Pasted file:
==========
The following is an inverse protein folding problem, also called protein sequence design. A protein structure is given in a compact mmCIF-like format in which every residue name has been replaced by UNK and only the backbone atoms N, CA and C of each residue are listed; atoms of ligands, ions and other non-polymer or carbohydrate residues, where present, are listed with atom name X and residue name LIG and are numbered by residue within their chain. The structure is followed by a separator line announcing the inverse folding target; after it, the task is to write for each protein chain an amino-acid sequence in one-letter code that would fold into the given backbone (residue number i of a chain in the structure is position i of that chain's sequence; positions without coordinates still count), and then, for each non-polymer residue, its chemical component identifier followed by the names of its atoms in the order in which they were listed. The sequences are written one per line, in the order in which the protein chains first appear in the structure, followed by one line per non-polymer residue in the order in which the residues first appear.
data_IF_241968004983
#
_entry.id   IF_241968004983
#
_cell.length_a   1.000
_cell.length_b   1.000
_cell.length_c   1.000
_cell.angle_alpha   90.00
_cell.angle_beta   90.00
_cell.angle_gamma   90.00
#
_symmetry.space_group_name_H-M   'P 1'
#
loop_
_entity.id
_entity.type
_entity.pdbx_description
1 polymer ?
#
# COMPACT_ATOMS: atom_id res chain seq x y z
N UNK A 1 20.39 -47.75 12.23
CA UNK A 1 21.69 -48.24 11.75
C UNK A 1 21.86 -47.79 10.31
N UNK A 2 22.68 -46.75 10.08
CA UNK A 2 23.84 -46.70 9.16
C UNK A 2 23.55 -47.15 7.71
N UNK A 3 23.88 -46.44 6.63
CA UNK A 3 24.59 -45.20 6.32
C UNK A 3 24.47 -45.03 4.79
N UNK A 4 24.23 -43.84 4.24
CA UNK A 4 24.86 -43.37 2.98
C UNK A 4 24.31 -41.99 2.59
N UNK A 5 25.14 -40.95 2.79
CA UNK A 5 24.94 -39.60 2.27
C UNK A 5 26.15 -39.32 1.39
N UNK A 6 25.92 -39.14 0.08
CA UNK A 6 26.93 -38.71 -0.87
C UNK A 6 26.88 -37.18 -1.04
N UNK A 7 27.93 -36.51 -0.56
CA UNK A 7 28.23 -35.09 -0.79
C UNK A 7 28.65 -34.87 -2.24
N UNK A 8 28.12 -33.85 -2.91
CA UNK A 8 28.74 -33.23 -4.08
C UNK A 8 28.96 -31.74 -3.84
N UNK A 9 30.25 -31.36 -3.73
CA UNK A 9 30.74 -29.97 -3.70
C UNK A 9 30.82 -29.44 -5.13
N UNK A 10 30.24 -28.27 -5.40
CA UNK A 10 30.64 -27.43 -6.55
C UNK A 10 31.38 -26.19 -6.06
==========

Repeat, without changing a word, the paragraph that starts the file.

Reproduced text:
The following is an inverse protein folding problem, also called protein sequence design. A protein structure is given in a compact mmCIF-like format in which every residue name has been replaced by UNK and only the backbone atoms N, CA and C of each residue are listed; atoms of ligands, ions and other non-polymer or carbohydrate residues, where present, are listed with atom name X and residue name LIG and are numbered by residue within their chain. The structure is followed by a separator line announcing the inverse folding target; after it, the task is to write for each protein chain an amino-acid sequence in one-letter code that would fold into the given backbone (residue number i of a chain in the structure is position i of that chain's sequence; positions without coordinates still count), and then, for each non-polymer residue, its chemical component identifier followed by the names of its atoms in the order in which they were listed. The sequences are written one per line, in the order in which the protein chains first appear in the structure, followed by one line per non-polymer residue in the order in which the residues first appear.